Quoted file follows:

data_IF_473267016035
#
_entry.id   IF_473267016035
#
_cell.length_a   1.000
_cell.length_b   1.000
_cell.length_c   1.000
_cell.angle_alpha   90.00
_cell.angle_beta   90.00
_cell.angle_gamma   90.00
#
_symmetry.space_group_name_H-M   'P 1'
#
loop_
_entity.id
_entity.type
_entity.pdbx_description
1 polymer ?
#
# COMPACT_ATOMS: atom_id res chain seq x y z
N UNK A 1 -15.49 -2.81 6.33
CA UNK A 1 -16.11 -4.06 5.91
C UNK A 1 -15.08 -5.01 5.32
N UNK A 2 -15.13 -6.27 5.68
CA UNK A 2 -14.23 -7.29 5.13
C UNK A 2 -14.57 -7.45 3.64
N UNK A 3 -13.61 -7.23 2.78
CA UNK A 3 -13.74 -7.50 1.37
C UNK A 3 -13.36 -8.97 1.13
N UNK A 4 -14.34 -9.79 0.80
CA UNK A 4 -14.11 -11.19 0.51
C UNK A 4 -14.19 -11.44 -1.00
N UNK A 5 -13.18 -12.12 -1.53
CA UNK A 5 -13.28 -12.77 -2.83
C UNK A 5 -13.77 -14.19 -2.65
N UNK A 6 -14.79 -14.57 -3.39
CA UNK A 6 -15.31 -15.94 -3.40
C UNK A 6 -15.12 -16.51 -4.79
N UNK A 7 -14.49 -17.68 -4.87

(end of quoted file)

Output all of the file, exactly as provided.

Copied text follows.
data_IF_473267016035
#
_entry.id   IF_473267016035
#
_cell.length_a   1.000
_cell.length_b   1.000
_cell.length_c   1.000
_cell.angle_alpha   90.00
_cell.angle_beta   90.00
_cell.angle_gamma   90.00
#
_symmetry.space_group_name_H-M   'P 1'
#
loop_
_entity.id
_entity.type
_entity.pdbx_description
1 polymer ?
#
# COMPACT_ATOMS: atom_id res chain seq x y z
N UNK A 1 -15.49 -2.81 6.33
CA UNK A 1 -16.11 -4.06 5.91
C UNK A 1 -15.08 -5.01 5.32
N UNK A 2 -15.13 -6.27 5.68
CA UNK A 2 -14.23 -7.29 5.13
C UNK A 2 -14.57 -7.45 3.64
N UNK A 3 -13.61 -7.23 2.78
CA UNK A 3 -13.74 -7.50 1.37
C UNK A 3 -13.36 -8.97 1.13
N UNK A 4 -14.34 -9.79 0.80
CA UNK A 4 -14.11 -11.19 0.51
C UNK A 4 -14.19 -11.44 -1.00
N UNK A 5 -13.18 -12.12 -1.53
CA UNK A 5 -13.28 -12.77 -2.83
C UNK A 5 -13.77 -14.19 -2.65
N UNK A 6 -14.79 -14.57 -3.39
CA UNK A 6 -15.31 -15.94 -3.40
C UNK A 6 -15.12 -16.51 -4.79
N UNK A 7 -14.49 -17.68 -4.87